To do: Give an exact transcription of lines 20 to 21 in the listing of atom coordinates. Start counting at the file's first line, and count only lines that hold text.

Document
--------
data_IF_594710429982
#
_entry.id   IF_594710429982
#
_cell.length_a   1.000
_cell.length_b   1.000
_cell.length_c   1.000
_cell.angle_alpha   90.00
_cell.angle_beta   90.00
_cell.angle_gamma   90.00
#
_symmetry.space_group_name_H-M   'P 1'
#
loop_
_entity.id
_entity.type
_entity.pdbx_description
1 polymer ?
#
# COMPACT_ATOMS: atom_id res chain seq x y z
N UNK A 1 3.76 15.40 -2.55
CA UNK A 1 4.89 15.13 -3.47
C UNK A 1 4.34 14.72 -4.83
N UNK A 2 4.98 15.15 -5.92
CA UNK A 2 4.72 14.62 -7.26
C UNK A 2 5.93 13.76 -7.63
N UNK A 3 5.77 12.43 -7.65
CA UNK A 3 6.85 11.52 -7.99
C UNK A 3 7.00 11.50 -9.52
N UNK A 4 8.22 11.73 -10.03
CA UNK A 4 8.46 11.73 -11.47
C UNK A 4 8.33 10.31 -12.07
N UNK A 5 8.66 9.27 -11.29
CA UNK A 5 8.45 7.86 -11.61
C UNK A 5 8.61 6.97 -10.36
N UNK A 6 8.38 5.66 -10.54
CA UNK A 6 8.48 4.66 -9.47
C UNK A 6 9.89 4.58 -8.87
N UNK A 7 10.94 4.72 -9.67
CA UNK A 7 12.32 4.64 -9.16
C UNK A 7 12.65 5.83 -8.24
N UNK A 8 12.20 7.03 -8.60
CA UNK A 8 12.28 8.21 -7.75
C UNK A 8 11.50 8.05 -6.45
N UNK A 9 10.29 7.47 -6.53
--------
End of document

# COMPACT_ATOMS: atom_id res chain seq x y z
N UNK A 1 3.76 15.40 -2.55